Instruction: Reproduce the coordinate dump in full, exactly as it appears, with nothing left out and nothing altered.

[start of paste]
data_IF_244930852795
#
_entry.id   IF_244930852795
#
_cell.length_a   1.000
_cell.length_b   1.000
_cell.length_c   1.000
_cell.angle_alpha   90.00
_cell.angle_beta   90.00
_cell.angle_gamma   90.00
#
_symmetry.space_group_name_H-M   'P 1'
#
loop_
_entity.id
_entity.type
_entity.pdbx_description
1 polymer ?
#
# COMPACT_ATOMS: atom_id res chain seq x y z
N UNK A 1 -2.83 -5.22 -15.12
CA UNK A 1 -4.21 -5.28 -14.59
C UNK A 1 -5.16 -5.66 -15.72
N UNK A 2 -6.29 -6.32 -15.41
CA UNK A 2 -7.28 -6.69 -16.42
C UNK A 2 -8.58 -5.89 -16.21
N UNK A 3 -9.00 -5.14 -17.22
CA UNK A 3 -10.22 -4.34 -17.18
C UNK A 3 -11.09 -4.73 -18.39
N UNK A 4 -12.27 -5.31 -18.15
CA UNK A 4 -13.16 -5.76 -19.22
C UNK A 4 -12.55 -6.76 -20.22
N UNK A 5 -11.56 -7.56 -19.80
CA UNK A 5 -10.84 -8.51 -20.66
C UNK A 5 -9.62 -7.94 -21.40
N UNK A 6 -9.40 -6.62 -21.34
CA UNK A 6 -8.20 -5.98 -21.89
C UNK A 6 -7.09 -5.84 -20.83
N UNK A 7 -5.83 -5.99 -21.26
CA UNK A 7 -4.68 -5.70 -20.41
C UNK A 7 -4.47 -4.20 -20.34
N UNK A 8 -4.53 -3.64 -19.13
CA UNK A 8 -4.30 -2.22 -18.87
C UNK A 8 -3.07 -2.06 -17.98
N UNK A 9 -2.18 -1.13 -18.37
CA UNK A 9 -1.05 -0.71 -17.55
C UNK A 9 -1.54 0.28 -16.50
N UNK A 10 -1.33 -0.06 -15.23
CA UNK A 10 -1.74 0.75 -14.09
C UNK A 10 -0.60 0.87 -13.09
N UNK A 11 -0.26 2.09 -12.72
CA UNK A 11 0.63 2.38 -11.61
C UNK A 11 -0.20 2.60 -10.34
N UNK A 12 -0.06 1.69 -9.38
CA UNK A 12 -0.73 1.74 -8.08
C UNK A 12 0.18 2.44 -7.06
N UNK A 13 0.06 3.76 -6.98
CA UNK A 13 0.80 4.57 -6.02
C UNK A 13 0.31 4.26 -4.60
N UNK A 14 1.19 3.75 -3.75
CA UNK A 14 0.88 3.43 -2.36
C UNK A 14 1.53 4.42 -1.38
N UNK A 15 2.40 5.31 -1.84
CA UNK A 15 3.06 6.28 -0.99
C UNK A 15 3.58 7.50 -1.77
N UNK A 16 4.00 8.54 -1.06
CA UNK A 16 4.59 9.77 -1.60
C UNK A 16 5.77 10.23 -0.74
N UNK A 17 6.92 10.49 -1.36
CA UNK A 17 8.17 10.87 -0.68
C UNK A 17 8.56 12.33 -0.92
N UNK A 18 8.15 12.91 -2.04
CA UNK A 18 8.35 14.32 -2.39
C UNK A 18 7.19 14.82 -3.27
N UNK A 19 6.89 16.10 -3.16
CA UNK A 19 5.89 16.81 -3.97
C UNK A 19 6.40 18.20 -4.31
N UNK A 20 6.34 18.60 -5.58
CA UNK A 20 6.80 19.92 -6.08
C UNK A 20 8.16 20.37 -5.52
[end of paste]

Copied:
data_IF_244930852795
#
_entry.id   IF_244930852795
#
_cell.length_a   1.000
_cell.length_b   1.000
_cell.length_c   1.000
_cell.angle_alpha   90.00
_cell.angle_beta   90.00
_cell.angle_gamma   90.00
#
_symmetry.space_group_name_H-M   'P 1'
#
loop_
_entity.id
_entity.type
_entity.pdbx_description
1 polymer ?
#
# COMPACT_ATOMS: atom_id res chain seq x y z
N UNK A 1 -2.83 -5.22 -15.12
CA UNK A 1 -4.21 -5.28 -14.59
C UNK A 1 -5.16 -5.66 -15.72
N UNK A 2 -6.29 -6.32 -15.41
CA UNK A 2 -7.28 -6.69 -16.42
C UNK A 2 -8.58 -5.89 -16.21
N UNK A 3 -9.00 -5.14 -17.22
CA UNK A 3 -10.22 -4.34 -17.18
C UNK A 3 -11.09 -4.73 -18.39
N UNK A 4 -12.27 -5.31 -18.15
CA UNK A 4 -13.16 -5.76 -19.22
C UNK A 4 -12.55 -6.76 -20.22
N UNK A 5 -11.56 -7.56 -19.80
CA UNK A 5 -10.84 -8.51 -20.66
C UNK A 5 -9.62 -7.94 -21.40
N UNK A 6 -9.40 -6.62 -21.34
CA UNK A 6 -8.20 -5.98 -21.89
C UNK A 6 -7.09 -5.84 -20.83
N UNK A 7 -5.83 -5.99 -21.26
CA UNK A 7 -4.68 -5.70 -20.41
C UNK A 7 -4.47 -4.20 -20.34
N UNK A 8 -4.53 -3.64 -19.13
CA UNK A 8 -4.30 -2.22 -18.87
C UNK A 8 -3.07 -2.06 -17.98
N UNK A 9 -2.18 -1.13 -18.37
CA UNK A 9 -1.05 -0.71 -17.55
C UNK A 9 -1.54 0.28 -16.50
N UNK A 10 -1.33 -0.06 -15.23
CA UNK A 10 -1.74 0.75 -14.09
C UNK A 10 -0.60 0.87 -13.09
N UNK A 11 -0.26 2.09 -12.72
CA UNK A 11 0.63 2.38 -11.61
C UNK A 11 -0.20 2.60 -10.34
N UNK A 12 -0.06 1.69 -9.38
CA UNK A 12 -0.73 1.74 -8.08
C UNK A 12 0.18 2.44 -7.06
N UNK A 13 0.06 3.76 -6.98
CA UNK A 13 0.80 4.57 -6.02
C UNK A 13 0.31 4.26 -4.60
N UNK A 14 1.19 3.75 -3.75
CA UNK A 14 0.88 3.43 -2.36
C UNK A 14 1.53 4.42 -1.38
N UNK A 15 2.40 5.31 -1.84
CA UNK A 15 3.06 6.28 -0.99
C UNK A 15 3.58 7.50 -1.77
N UNK A 16 4.00 8.54 -1.06
CA UNK A 16 4.59 9.77 -1.60
C UNK A 16 5.77 10.23 -0.74
N UNK A 17 6.92 10.49 -1.36
CA UNK A 17 8.17 10.87 -0.68
C UNK A 17 8.56 12.33 -0.92
N UNK A 18 8.15 12.91 -2.04
CA UNK A 18 8.35 14.32 -2.39
C UNK A 18 7.19 14.82 -3.27
N UNK A 19 6.89 16.10 -3.16
CA UNK A 19 5.89 16.81 -3.97
C UNK A 19 6.40 18.20 -4.31
N UNK A 20 6.34 18.60 -5.58
CA UNK A 20 6.80 19.92 -6.08
C UNK A 20 8.16 20.37 -5.52